eight years afterward.

FREDERICK E. BANGS.— A successful California rancher who may look back
with satisfaction to a long and enviable record as a distinguished educator in the East,
is Frederick E. Bangs, of 701 Orange .\ venue, Santa Ana. He was born in the town of
Groton, Tompkins County, N. Y., on July 27, 1848, the son of Samuel and Eliza (Berry)
Bangs, farmer folk in a dairy country. They moved to Ca5'Uga County when Frederick
E. was a year and a half old, and purchased a farm there of 160 acres. The lad was
therefore brought up on a farm, and until he was fourteen, sent to the district school.
Then he continued his studies at Cortland Academy, Homer, N. Y.. and later attended
Lawrence University at .\ppleton. Wis., from which he was duly graduated with honors.

He taught school for three winters and a summer near Oshkosh. at the same time
keeping up his college work, and afterward attended Yale University, from which he
was graduated with the Class of 76, in the Centennial year of the Republic. He had
received his degree of E.S. at Lawrence, and when he obtained his B.D. degree from
Yale, he was given, automatically, the M..\. degree of Lawrence University. After that,
he went into the mission field at Farniington, Iowa, for a year.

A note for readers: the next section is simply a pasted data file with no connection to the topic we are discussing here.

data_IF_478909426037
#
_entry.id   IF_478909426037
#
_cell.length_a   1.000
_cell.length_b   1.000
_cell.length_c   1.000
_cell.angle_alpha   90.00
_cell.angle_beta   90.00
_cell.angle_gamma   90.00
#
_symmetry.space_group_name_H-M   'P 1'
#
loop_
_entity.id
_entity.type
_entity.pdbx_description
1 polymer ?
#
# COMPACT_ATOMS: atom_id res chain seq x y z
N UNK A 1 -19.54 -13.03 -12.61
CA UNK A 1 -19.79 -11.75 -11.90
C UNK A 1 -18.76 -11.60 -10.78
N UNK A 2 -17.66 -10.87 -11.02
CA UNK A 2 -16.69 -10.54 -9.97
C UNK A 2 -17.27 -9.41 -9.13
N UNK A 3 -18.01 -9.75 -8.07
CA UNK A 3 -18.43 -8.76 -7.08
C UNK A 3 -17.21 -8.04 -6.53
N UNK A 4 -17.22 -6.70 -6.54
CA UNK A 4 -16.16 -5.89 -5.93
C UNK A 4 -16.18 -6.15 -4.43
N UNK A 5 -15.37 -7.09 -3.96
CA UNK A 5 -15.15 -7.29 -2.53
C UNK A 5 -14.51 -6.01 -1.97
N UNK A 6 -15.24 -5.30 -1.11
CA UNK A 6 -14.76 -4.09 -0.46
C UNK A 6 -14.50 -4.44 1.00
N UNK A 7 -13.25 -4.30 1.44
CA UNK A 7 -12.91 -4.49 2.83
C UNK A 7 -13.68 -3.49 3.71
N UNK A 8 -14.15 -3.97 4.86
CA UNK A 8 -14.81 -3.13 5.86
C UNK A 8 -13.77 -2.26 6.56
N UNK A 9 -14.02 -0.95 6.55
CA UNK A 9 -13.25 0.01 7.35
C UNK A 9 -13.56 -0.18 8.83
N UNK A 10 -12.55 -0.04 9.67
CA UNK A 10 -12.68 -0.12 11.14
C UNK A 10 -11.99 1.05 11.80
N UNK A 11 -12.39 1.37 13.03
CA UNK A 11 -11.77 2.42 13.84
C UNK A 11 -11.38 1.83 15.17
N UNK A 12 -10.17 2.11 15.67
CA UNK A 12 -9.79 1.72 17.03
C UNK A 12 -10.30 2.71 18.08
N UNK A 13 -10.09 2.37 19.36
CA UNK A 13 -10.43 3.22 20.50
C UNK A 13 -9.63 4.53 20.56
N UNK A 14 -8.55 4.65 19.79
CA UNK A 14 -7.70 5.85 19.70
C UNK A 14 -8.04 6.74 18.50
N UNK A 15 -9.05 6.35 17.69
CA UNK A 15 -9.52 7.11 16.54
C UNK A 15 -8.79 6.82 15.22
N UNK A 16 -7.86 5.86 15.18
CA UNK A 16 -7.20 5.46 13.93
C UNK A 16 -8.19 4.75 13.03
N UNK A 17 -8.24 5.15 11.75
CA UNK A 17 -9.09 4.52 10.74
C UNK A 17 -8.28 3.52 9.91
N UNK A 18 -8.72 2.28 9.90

Then he was appointed principal of the five grammar schools in Wooster district,
at New Haven, Conn., and there he remained from 1877 until 1894. Prior to beginning
his teaching — that is, at New Haven on May 18, 1876 — Mr. Bangs was married to Miss
FMith Seaver Day. the daughter of Horace and Sarah (Seaver) Day, her father, a
scholarly man, being secretary of the Board of Education of New Haven, serving forty
years. She proved an invaluable helpmate, but passed away on February 28, 1884. A
second time, four years later, on May 3, Mr. Bangs married, this time choosing Miss
Augusta Crane, a native of East Orange. N. J. The ceremony took place at Little Falls
in that state. She was the daughter of Charles and Louisa (Munn) Crane, and her
father was a dealer in general merchandise at Orange. Both the Munn and Crane
families trace their ancestry back to colonial times. She was first sent to the
Orange grammar schools, and later to the New Jersey State Normal at Trenton, where
she was graduated in the advanced courses. She taught one year at A'ineland. then she
was an instructor in the schools at East Orange from 1876 tn IST'i under C. F. Carroll.
Then she was called to New Haven by S. T. Dutton and tanulit fnr two years in the
Eaton school under him, and in 1880 she served as first assistant ti-aclier to Mr. Bangs
at New Haven, and continued to teach there until she was married.

After having had charge of the Wooster schools for seventeen years. Mr. Bangs
retired from teaching in 1894, and returned to the old homestead at Groton. where he